This information must be included when the receipt of the contribution is reported.
 For example, evidence of legality includes a written statement from the contributor explaining why the contribution is legal (e.g. donor has a green card), or an oral explanation that is recorded in memorandum.
It is the only reason they are still married
No but here comes the interesting part...He has his part of the foundation, she has her part of the foundation and Chelsea has her part....Bill puts his money in a company that was ONCE owned by Hillary, but now it belongs to HIM, and she does the same thing...some of HIS speaking fees goes into a company that HE once owned, but this person sold it to that person, who sold it to another company that she once owned but now HE owns...see the laundering going on??? It’s confusing I understand that, but once you take the book page by page and graph it, it all makes sense...now if I can do that...why can’t anyone else, and I think that is exactly what Trump let out today...”Your game Hillary isn’t going to work any longer, we are on to you”...and if our government would do the job we are paying them to do...they would bring charges...
No, you’re not wrong. Helping a campaign with your goods and services, even if you don’t donate to it directly, is called an “in kind donation”, and those fall under the same restrictions as cash donations.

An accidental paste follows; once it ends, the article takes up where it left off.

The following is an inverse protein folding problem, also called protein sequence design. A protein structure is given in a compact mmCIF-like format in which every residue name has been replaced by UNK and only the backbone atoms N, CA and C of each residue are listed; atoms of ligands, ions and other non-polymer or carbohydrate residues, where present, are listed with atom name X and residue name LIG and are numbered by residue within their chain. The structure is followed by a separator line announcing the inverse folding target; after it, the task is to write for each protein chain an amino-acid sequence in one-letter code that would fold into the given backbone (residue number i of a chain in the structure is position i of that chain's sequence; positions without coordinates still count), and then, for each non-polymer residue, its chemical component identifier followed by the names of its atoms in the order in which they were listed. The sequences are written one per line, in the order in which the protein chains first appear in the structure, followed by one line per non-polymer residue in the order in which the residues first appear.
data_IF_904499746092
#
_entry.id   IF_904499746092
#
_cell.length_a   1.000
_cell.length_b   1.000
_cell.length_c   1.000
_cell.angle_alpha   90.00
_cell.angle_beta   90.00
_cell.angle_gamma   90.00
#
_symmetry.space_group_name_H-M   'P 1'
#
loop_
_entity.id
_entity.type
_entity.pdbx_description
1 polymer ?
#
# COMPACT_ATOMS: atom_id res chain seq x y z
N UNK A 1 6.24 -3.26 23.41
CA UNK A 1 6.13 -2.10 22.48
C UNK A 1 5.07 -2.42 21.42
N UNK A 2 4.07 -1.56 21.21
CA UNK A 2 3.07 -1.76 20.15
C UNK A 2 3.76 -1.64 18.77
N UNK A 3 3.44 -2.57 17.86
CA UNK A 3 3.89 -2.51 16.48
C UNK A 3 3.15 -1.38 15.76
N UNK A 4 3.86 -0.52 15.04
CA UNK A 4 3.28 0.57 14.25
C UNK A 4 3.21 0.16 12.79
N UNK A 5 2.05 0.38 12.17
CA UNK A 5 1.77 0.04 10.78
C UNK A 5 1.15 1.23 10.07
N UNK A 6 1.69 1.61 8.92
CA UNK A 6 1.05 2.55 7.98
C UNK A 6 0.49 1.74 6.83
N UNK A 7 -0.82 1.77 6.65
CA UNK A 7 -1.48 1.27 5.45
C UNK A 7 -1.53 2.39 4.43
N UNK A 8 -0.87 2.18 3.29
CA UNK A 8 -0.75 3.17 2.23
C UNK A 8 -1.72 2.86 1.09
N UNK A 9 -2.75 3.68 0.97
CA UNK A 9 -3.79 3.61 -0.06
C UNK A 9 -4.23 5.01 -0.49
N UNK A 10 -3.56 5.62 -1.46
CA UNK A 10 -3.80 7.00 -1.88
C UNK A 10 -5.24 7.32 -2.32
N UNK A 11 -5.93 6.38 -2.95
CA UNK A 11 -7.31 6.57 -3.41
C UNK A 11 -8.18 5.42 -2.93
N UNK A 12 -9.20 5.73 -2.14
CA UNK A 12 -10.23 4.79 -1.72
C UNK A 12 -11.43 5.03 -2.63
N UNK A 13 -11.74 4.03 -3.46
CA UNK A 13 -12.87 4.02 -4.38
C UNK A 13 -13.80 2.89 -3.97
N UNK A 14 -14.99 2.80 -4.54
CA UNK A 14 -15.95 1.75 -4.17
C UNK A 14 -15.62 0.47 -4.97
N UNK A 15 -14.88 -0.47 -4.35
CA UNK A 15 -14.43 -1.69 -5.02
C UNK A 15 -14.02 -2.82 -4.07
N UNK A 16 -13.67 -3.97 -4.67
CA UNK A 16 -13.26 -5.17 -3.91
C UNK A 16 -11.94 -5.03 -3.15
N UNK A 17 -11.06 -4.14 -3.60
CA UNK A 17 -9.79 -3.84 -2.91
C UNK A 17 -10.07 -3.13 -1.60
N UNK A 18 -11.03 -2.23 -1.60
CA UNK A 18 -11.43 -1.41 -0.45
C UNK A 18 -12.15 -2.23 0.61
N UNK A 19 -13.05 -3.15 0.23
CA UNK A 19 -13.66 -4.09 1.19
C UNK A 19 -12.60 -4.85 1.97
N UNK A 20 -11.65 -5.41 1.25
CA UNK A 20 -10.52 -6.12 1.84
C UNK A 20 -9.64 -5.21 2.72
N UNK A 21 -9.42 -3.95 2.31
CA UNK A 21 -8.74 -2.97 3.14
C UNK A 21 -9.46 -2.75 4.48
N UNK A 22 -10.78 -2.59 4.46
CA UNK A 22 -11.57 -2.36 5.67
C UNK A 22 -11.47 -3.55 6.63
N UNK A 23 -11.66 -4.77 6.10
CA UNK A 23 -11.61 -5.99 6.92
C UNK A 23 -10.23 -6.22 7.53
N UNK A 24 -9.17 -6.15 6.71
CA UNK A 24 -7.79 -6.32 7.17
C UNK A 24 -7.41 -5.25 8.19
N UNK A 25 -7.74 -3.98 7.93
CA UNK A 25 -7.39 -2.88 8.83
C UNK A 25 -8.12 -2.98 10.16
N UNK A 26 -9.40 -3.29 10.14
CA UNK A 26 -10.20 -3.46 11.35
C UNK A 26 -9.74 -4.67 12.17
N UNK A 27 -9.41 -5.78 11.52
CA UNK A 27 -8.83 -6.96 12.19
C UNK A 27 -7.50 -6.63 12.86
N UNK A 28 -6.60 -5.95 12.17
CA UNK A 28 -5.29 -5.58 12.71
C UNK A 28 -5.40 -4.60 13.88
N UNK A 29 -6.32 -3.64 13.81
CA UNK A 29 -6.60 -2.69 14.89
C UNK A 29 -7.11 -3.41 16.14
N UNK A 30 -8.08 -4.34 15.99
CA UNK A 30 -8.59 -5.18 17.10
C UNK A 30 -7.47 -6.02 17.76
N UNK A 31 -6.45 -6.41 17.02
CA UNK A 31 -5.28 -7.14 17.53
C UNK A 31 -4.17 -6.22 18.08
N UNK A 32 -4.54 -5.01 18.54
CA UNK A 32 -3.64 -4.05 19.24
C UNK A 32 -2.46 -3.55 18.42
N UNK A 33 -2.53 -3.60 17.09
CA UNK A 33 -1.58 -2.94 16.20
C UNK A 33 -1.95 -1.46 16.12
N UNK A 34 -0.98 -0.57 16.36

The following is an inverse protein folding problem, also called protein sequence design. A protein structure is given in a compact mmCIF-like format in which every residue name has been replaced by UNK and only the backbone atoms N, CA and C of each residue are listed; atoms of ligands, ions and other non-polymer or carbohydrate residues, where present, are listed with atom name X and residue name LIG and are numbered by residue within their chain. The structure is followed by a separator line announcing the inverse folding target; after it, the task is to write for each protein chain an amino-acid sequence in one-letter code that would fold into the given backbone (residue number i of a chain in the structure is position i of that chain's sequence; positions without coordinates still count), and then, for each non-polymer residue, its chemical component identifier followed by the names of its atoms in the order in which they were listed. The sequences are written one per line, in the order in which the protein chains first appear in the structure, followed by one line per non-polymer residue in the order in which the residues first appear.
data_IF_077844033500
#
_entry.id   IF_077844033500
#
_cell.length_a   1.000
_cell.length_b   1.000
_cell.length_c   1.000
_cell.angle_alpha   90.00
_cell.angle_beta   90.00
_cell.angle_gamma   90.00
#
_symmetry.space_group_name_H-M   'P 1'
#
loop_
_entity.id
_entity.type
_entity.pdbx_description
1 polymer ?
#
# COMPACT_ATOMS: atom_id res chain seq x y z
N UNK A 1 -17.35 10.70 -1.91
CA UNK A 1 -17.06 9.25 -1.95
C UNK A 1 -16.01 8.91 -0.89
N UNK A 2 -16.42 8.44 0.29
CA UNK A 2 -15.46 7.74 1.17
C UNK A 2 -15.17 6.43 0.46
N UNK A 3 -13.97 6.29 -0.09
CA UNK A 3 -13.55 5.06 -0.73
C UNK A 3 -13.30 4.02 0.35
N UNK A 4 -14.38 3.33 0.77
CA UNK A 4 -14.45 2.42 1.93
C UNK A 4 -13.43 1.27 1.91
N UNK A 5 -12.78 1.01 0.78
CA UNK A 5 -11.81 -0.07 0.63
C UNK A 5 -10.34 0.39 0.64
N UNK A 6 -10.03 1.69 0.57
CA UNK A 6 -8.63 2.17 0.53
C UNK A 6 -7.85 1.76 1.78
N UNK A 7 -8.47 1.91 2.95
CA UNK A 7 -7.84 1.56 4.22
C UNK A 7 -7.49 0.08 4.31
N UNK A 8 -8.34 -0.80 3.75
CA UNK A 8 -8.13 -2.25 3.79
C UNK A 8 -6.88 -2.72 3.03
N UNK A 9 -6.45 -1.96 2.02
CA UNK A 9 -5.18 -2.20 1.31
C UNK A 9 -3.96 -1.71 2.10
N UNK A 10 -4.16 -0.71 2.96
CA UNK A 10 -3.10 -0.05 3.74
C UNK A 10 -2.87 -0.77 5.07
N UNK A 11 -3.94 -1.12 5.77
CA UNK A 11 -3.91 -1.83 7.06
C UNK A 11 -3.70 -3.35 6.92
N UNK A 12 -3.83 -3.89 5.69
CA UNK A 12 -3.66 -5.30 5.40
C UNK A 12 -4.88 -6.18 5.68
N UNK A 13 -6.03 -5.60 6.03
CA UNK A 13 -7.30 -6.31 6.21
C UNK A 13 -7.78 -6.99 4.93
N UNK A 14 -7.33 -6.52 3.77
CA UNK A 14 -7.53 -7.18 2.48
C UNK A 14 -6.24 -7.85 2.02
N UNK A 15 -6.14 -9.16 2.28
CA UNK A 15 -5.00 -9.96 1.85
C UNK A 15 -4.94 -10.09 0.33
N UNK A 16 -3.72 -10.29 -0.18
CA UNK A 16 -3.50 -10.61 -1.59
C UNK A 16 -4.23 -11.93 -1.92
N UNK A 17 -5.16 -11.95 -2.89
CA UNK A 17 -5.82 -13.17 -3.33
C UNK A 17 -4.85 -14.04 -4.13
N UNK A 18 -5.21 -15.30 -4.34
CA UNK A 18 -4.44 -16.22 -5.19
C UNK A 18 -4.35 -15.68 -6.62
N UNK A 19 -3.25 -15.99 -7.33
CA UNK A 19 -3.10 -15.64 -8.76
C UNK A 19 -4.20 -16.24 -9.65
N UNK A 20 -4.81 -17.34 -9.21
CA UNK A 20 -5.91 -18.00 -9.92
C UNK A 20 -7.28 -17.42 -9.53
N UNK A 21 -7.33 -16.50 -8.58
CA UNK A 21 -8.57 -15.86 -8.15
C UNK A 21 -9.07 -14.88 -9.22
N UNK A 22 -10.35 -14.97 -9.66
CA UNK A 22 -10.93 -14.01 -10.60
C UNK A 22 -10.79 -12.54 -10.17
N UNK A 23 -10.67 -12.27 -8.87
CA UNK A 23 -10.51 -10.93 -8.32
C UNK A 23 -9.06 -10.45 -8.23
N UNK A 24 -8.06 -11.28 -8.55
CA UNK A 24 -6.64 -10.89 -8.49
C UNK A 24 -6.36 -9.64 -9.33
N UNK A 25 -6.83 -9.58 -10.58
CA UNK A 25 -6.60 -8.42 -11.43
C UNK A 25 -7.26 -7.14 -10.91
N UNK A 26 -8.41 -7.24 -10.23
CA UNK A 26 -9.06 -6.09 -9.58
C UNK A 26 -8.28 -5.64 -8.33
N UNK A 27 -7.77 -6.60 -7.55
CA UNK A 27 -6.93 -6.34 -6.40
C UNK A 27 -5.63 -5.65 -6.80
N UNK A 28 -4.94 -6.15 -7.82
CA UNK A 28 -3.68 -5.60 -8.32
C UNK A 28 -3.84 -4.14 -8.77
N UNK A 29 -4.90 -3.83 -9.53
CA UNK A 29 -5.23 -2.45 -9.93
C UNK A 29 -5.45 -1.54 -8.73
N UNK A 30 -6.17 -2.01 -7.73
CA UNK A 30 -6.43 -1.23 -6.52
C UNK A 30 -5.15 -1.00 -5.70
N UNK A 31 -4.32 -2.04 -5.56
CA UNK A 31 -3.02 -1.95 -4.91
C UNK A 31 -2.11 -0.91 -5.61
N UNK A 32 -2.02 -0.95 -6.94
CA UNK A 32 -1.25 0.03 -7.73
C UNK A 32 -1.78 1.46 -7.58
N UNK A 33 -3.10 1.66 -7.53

If it were for a “conservative” it would be illegal. Dems, not so much. SOP.
Interpretation of FEC revised penalties:
“FEC Increases Civil Penalties for Violations of Federal Election Laws
In final rules issued on June 15, 2005, the Federal Election Commission (FEC) made inflation adjustments increasing civil penalties for violations of the Federal Election Campaign Act (FECA), the Presidential Election Campaign Fund Act and the Presidential Primary Matching Payment Account Act. The penalty increases apply to violations occurring after June 15, 2005.
FECA places limits on the amounts that individuals, political parties and political action committees (PACs) may contribute in federal elections and requires candidates, political parties and PACs to disclose contributions and expenditures. FECA also prohibits corporations, foreign nationals, labor organizations and certain other organizations from contributing to federal elections. The Presidential Election Campaign Fund Act and the Presidential Primary Matching Payment Account Act place expenditure limits and reporting requirements on presidential candidates who receive federal campaign funding.